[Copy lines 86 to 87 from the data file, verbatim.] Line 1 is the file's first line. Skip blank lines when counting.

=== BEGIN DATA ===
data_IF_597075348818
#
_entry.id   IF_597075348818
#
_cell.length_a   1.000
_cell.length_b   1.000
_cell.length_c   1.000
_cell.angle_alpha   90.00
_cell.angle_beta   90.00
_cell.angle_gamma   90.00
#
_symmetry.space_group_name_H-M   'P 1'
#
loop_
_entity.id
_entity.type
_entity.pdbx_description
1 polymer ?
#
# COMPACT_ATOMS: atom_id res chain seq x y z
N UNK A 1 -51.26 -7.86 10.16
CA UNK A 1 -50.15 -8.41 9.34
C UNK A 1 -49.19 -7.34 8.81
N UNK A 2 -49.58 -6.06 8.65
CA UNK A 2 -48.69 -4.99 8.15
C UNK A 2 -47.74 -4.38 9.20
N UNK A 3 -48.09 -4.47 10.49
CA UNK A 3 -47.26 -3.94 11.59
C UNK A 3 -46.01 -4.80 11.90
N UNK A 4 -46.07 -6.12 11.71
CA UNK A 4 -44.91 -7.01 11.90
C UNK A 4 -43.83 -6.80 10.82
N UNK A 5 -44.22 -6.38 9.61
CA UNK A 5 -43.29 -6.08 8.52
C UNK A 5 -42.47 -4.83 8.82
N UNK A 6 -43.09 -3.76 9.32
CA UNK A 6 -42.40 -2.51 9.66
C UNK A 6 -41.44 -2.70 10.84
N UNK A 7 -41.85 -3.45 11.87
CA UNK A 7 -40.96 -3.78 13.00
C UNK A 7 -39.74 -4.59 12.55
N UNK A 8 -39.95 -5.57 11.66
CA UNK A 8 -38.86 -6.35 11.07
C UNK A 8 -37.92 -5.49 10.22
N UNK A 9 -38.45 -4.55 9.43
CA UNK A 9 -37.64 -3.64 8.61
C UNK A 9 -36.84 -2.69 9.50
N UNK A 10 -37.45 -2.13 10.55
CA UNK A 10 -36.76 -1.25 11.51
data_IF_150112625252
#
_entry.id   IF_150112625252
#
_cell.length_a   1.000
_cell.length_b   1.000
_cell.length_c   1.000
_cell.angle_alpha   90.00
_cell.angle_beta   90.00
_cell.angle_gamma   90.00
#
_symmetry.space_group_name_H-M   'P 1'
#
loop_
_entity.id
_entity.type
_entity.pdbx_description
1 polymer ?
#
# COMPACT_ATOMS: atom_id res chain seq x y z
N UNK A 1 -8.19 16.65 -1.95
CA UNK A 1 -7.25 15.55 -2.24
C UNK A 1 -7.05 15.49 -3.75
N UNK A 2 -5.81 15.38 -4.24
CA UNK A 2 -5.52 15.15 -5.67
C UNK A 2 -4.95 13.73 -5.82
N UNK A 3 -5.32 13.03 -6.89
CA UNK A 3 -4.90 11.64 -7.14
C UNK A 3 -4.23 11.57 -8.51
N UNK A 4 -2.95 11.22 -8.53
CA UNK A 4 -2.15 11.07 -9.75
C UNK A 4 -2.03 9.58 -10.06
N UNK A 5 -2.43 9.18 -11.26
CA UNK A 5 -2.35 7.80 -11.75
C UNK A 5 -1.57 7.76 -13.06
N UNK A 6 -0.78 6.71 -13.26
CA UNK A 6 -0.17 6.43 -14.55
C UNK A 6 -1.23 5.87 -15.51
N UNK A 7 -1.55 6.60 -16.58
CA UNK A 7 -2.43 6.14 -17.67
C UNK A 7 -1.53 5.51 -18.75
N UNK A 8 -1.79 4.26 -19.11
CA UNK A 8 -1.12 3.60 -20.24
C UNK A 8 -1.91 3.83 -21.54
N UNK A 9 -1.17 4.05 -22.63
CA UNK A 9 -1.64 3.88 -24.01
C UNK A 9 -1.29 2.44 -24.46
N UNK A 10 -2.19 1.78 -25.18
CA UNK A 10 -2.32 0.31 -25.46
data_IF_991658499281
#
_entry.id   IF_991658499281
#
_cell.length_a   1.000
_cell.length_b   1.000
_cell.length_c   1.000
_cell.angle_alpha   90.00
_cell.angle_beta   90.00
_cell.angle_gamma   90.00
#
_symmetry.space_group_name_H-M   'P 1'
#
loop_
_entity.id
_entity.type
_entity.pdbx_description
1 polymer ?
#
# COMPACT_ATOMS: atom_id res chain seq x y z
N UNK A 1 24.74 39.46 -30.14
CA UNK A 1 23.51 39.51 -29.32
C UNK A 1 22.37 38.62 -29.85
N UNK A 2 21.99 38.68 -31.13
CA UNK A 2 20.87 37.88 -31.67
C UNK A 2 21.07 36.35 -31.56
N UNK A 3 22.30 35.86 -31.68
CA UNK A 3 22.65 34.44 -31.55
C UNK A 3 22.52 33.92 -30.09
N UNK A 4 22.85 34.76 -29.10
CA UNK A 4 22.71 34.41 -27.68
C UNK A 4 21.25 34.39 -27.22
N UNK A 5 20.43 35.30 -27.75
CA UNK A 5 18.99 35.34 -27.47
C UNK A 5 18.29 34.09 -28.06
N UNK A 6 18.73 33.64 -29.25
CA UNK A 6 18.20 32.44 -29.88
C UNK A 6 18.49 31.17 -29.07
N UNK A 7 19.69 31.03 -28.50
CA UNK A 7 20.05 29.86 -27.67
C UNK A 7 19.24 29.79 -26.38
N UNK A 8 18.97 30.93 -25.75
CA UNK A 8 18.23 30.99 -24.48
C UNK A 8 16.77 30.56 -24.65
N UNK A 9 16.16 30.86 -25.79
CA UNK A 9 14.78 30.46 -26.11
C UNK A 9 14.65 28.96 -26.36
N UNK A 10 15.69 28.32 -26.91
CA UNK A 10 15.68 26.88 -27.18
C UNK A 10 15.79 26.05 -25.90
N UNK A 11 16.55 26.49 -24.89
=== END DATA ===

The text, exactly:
CA UNK A 6 -0.17 6.43 -14.55
C UNK A 6 -1.23 5.87 -15.51